He took Cousin Jonas by the arm and drew him back into the hall, and Alec, who was very wet, went up to his room to change.

A little later Dick came bursting in. He smote Alec on the back.

"Alec, old son," he cried. "You've done the trick. Cousin Jonas is simply purring and Mum and Dad are no end pleased. Come on down. There's strawberry jam and cream for tea."


(From The Children's Newspaper, 29 July 1939)

A Funny Business

YOUNG Dick Kynaston lay on the rim of the sheer rock wall and looked down on the River Arrow which flowed swiftly through the ravine oddly-named The Long Man's League.

"There you are, Alec," he said. "Those are Swithin's Stones." He pointed to large stepping stones set across the river a little way up stream, at the head of the ravine.

Alec Renshaw, who lay beside Dick, looked and nodded. Alec was small for his age and wore glasses and, when he had first arrived at Bishop's Mead, the home of the Kynastons, to spend his summer holidays, the lusty young Kynastons had rather despised him. Now they knew better, for Alec had more brains than any of them and had proved it by pulling them out of various scrapes.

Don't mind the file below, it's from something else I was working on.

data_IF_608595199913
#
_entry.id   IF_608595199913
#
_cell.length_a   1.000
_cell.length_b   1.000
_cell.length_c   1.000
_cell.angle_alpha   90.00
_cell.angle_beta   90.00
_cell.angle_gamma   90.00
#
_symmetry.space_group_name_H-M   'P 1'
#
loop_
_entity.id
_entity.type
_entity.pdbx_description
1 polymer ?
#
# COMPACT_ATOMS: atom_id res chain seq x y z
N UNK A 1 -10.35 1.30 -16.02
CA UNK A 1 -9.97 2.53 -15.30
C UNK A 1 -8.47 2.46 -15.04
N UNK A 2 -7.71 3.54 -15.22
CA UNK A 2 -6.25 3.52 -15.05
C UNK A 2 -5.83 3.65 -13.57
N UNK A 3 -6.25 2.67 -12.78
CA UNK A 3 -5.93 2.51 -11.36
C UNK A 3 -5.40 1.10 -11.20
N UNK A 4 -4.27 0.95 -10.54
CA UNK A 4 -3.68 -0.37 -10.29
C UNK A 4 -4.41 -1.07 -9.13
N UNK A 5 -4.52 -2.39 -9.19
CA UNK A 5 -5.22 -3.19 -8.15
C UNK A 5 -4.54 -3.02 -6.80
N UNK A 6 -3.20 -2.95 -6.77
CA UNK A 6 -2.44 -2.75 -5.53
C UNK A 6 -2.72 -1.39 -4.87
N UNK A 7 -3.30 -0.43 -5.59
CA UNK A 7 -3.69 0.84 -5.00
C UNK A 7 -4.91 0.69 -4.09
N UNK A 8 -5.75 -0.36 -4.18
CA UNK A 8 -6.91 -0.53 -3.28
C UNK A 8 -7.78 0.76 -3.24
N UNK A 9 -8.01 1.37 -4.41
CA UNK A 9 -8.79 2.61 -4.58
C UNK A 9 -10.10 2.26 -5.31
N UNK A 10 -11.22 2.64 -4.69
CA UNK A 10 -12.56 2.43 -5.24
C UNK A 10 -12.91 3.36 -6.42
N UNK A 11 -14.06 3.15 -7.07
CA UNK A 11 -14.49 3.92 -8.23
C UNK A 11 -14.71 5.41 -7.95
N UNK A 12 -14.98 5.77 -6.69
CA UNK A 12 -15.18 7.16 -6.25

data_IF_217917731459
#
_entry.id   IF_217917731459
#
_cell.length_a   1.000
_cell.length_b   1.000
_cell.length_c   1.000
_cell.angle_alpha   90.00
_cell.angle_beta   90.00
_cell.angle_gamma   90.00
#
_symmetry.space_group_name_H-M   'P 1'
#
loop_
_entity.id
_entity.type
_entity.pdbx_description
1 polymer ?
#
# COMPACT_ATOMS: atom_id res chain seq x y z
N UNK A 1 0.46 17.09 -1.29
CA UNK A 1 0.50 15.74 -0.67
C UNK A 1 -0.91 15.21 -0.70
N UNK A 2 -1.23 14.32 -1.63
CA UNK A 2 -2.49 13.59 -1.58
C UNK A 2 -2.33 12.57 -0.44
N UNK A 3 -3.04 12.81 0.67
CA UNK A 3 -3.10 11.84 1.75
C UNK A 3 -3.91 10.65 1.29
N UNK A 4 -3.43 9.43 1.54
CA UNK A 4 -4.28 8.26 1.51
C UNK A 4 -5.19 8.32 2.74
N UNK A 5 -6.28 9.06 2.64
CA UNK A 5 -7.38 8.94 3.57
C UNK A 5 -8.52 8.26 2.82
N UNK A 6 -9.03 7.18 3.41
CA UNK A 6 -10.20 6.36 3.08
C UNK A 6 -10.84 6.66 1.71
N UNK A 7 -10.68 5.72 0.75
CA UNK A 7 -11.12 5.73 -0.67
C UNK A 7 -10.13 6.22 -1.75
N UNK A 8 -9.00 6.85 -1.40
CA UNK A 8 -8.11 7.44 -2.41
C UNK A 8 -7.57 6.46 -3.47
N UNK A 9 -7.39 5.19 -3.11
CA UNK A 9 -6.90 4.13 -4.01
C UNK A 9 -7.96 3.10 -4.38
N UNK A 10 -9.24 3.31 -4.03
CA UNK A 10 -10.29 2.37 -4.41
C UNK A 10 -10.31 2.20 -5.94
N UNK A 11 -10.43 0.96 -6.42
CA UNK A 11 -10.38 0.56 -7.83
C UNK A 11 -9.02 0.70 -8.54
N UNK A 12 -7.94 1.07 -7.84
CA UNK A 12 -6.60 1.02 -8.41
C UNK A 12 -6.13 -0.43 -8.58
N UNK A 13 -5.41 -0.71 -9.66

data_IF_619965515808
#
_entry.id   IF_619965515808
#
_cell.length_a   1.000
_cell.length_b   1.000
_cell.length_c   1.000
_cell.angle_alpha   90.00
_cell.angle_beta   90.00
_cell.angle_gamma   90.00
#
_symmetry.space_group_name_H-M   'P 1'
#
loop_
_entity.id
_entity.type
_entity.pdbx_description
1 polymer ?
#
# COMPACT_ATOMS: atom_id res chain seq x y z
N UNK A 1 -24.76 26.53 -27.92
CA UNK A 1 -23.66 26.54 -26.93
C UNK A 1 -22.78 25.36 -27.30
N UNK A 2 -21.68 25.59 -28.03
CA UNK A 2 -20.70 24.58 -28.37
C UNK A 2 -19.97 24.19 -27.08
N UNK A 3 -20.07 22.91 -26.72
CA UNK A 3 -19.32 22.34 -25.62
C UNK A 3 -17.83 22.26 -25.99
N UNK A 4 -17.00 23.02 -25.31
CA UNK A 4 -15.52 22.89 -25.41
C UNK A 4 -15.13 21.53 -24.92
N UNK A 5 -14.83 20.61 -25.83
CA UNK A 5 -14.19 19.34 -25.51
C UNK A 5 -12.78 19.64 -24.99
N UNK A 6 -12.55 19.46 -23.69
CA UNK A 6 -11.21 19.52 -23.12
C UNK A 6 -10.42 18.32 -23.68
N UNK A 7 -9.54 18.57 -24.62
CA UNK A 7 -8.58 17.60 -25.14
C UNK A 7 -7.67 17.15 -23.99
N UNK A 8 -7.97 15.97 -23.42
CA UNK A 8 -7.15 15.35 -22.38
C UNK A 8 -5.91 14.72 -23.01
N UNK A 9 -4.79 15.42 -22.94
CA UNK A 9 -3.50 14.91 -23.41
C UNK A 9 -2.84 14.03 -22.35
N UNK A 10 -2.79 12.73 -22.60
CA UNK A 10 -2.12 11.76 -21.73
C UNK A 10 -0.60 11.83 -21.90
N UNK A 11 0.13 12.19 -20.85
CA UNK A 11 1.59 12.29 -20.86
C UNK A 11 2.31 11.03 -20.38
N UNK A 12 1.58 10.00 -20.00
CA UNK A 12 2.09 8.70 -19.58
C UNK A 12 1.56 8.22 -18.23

"Jolly fine stepping stones," Alec agreed, "but why are they called Swithin's?"

"It's quite a yarn," Dick said. "Swithin was a chap who fought for Monmouth. He was an ancestor of Mum. When Monmouth got licked at Sedgemoor Swithin bunked back here and hid in a cave in this cleave. His people brought him grub. They came across the steps. A man called Clarke spotted them and told somebody, and Swithin was caught and tried by Judge Jeffreys."

"Hanged, I suppose," said Alec.

"No, he wasn't. The reason was that Swithin was believed to have a wonderful jewel that Monmouth had given him to take care of. They said they'd give him his life if he handed over the jewel. He laughed at them so they put him in prison and kept him there for years. They say he died there but no one knows. And no one knows what became of the jewel."